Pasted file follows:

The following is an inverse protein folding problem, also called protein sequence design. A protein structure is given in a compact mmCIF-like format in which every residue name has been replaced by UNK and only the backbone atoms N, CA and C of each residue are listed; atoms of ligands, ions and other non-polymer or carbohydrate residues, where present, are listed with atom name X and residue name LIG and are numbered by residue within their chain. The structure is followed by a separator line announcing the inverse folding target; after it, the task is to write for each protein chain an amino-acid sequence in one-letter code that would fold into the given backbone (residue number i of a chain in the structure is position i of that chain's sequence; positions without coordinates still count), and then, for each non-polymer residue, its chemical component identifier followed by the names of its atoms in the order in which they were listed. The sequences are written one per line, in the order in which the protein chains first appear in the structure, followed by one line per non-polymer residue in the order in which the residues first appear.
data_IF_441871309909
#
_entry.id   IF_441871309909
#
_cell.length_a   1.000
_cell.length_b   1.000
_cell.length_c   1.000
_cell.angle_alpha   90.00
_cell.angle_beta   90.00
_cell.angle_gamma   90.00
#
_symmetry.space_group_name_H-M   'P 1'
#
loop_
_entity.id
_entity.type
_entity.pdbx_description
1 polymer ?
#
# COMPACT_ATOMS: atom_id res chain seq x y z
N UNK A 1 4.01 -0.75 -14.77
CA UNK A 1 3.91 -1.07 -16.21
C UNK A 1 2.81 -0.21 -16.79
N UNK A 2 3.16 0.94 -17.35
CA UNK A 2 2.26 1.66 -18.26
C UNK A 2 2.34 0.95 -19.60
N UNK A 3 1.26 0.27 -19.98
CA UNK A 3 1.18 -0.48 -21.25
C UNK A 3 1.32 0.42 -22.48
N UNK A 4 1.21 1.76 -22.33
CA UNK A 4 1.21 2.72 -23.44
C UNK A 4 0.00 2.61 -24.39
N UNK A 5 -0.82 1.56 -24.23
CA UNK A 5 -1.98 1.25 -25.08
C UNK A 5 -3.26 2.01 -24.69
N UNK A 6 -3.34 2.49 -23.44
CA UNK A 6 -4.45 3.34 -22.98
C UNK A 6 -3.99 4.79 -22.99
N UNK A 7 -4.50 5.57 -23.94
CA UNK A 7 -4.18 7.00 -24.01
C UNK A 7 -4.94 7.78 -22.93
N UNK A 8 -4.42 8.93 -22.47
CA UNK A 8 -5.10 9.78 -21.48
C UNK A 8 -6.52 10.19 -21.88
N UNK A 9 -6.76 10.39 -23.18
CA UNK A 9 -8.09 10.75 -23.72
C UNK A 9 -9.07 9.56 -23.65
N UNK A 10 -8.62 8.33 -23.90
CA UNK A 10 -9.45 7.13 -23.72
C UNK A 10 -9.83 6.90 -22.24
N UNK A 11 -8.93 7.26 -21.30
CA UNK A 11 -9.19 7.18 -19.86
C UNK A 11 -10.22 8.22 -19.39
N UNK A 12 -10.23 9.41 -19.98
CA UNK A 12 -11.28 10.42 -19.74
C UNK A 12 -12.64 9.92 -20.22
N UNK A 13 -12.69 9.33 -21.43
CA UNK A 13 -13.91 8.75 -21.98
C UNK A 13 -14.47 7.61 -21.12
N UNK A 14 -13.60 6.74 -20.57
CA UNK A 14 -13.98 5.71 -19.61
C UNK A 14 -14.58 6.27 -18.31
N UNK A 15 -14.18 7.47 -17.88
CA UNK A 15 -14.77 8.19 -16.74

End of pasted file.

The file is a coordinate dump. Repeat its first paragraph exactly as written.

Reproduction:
The following is an inverse protein folding problem, also called protein sequence design. A protein structure is given in a compact mmCIF-like format in which every residue name has been replaced by UNK and only the backbone atoms N, CA and C of each residue are listed; atoms of ligands, ions and other non-polymer or carbohydrate residues, where present, are listed with atom name X and residue name LIG and are numbered by residue within their chain. The structure is followed by a separator line announcing the inverse folding target; after it, the task is to write for each protein chain an amino-acid sequence in one-letter code that would fold into the given backbone (residue number i of a chain in the structure is position i of that chain's sequence; positions without coordinates still count), and then, for each non-polymer residue, its chemical component identifier followed by the names of its atoms in the order in which they were listed. The sequences are written one per line, in the order in which the protein chains first appear in the structure, followed by one line per non-polymer residue in the order in which the residues first appear.